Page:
In the wake of the Sandy Hook tragedy in Newtown, Conn., President Obama this week announced his gun control plan, which includes sweeping changes designed to make it more difficult for criminals and mentally unstable people to acquire assault weapons and high-capacity magazines.
The package features universal background checks for people looking to buy guns. Currently, U.S. law requires background checks for all people who try to buy firearms from federally licensed dealers. However, when someone tries to buy a gun from a private dealer or at a gun show – so-called "private transactions" – no background check is required. Right now, around 40 percent of gun purchases in the U.S. involve no background check.
"The White House is hoping to close a federal loophole that has existed for some time," says," says attorney Brian Albert of legal information website THELAW.TV
Some states, such as California and Rhode Island, require background checks for all gun transactions regardless of the type of gun or venue. Other states, like Pennsylvania and Maryland, require background checks for all handguns regardless of venue. Federal universal background checks have been proposed before, but until now the idea has been a non-starter politically.
"The NRA is an incredibly powerful lobby, but if there was ever a time to pass federal legislation such as this, this could be it," says attorney Albert.
Some gun supporters have accused President Obama of capitalizing on the Sandy Hook tragedy to pass gun control legislation. After meeting with Vice President Joe Biden last week, the NRA issued a statement that said the White House used the time to "attack the Second Amendment" to the U.S. Constitution, which gives Americans the right to bear arms. In an interview with CNN this week, NRA president David Keene said universal background checks and other gun control measures don't work.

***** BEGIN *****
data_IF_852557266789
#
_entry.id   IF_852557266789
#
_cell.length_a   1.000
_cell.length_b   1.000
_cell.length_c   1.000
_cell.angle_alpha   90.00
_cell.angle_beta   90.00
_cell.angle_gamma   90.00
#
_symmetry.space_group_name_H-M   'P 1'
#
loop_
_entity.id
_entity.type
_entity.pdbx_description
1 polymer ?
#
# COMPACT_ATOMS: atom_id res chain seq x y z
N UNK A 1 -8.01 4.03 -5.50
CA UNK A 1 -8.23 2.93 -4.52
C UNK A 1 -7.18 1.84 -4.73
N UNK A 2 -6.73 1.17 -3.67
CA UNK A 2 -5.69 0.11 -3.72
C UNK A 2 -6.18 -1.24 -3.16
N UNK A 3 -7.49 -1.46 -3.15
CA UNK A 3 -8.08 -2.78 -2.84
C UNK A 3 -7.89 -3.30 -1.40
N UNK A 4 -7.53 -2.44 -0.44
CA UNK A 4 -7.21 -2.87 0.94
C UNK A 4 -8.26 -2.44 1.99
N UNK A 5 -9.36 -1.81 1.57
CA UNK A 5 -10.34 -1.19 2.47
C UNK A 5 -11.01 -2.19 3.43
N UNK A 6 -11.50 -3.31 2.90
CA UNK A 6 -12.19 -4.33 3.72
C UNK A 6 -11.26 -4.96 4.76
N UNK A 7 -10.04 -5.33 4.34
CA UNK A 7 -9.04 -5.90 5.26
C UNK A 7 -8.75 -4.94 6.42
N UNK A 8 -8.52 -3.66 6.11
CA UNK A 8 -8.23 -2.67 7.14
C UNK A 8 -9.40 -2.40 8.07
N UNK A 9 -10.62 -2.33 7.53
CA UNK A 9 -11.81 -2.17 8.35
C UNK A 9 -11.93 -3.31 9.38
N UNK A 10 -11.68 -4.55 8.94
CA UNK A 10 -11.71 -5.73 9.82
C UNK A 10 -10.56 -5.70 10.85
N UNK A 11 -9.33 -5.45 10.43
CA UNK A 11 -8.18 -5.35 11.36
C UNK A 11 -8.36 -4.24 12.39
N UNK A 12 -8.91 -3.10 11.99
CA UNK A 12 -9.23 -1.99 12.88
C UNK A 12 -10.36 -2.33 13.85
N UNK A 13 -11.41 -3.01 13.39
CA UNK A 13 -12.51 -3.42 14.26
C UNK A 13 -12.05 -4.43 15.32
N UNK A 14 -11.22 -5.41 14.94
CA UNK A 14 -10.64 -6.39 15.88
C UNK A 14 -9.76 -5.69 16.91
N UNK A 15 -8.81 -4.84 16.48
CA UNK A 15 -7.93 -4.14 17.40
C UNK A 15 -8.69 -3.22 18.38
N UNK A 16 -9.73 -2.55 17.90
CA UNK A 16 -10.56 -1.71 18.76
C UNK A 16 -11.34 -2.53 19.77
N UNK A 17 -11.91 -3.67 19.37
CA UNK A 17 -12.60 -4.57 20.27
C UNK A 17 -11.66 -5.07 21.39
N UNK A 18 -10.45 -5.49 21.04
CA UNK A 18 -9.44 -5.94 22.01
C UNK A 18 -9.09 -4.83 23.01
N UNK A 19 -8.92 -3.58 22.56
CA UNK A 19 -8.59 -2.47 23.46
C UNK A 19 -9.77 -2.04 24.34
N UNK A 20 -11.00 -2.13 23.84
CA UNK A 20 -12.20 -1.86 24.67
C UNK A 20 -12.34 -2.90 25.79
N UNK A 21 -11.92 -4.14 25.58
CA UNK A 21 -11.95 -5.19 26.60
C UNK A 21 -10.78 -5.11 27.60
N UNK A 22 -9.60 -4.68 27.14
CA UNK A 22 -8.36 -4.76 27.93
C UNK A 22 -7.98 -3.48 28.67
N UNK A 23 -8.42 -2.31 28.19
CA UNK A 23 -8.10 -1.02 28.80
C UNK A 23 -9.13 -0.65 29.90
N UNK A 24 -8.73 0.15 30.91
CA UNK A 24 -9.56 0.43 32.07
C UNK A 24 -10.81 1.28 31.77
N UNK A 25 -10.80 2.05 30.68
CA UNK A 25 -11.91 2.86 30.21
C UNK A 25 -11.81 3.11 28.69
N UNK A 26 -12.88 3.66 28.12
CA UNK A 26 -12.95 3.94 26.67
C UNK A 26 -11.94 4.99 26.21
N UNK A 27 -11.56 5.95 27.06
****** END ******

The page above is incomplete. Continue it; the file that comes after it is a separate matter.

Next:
Others, such as New York City Mayor Michael Bloomberg, believe the time has come for stricter federal gun control legislation, including universal background checks. At a two-day meeting on gun control policy at Johns Hopkins University in Baltimore this week, Bloomberg, the co-chairman of Mayors Against Illegal Guns, said universal background checks would not be unconstitutional.
"This not a constitutional question," Bloomberg said. "This is a question of courage. There is no debate here. It's common sense."
One piece of common ground gun control supporters and opponents might be able to find concerns the accuracy of information about people who are mentally ill contained in the National Instant Criminal Background System (NICS). Both sides agree that information needs to be tightened up. The shooter who killed 34 people including himself at Virginia Tech University in 2007 passed two background checks because the State of Virginia failed to enter his mentally ill status into the NICS database.
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